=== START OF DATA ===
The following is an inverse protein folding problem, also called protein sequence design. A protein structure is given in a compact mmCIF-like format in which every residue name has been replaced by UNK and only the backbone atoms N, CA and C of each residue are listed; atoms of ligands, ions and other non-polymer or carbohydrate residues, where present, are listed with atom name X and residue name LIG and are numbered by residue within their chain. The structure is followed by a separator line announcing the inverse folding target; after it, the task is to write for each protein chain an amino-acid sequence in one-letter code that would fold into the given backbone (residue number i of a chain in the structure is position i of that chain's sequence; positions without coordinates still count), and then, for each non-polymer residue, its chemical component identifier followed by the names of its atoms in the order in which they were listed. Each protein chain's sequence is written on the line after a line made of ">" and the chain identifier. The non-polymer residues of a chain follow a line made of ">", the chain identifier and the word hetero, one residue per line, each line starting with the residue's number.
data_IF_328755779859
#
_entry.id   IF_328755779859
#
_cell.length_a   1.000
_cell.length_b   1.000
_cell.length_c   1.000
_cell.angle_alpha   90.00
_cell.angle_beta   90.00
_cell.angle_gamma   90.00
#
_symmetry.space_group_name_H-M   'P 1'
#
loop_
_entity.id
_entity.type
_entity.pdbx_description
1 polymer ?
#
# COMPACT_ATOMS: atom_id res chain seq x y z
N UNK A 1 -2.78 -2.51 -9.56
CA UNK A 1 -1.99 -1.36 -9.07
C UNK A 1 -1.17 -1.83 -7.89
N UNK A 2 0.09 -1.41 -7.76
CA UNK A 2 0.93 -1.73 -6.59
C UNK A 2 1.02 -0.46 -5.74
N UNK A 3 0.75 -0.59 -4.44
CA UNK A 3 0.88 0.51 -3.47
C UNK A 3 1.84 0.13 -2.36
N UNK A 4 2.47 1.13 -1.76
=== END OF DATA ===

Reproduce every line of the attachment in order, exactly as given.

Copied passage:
The following is an inverse protein folding problem, also called protein sequence design. A protein structure is given in a compact mmCIF-like format in which every residue name has been replaced by UNK and only the backbone atoms N, CA and C of each residue are listed; atoms of ligands, ions and other non-polymer or carbohydrate residues, where present, are listed with atom name X and residue name LIG and are numbered by residue within their chain. The structure is followed by a separator line announcing the inverse folding target; after it, the task is to write for each protein chain an amino-acid sequence in one-letter code that would fold into the given backbone (residue number i of a chain in the structure is position i of that chain's sequence; positions without coordinates still count), and then, for each non-polymer residue, its chemical component identifier followed by the names of its atoms in the order in which they were listed. Each protein chain's sequence is written on the line after a line made of ">" and the chain identifier. The non-polymer residues of a chain follow a line made of ">", the chain identifier and the word hetero, one residue per line, each line starting with the residue's number.
data_IF_328755779859
#
_entry.id   IF_328755779859
#
_cell.length_a   1.000
_cell.length_b   1.000
_cell.length_c   1.000
_cell.angle_alpha   90.00
_cell.angle_beta   90.00
_cell.angle_gamma   90.00
#
_symmetry.space_group_name_H-M   'P 1'
#
loop_
_entity.id
_entity.type
_entity.pdbx_description
1 polymer ?
#
# COMPACT_ATOMS: atom_id res chain seq x y z
N UNK A 1 -2.78 -2.51 -9.56
CA UNK A 1 -1.99 -1.36 -9.07
C UNK A 1 -1.17 -1.83 -7.89
N UNK A 2 0.09 -1.41 -7.76
CA UNK A 2 0.93 -1.73 -6.59
C UNK A 2 1.02 -0.46 -5.74
N UNK A 3 0.75 -0.59 -4.44
CA UNK A 3 0.88 0.51 -3.47
C UNK A 3 1.84 0.13 -2.36
N UNK A 4 2.47 1.13 -1.76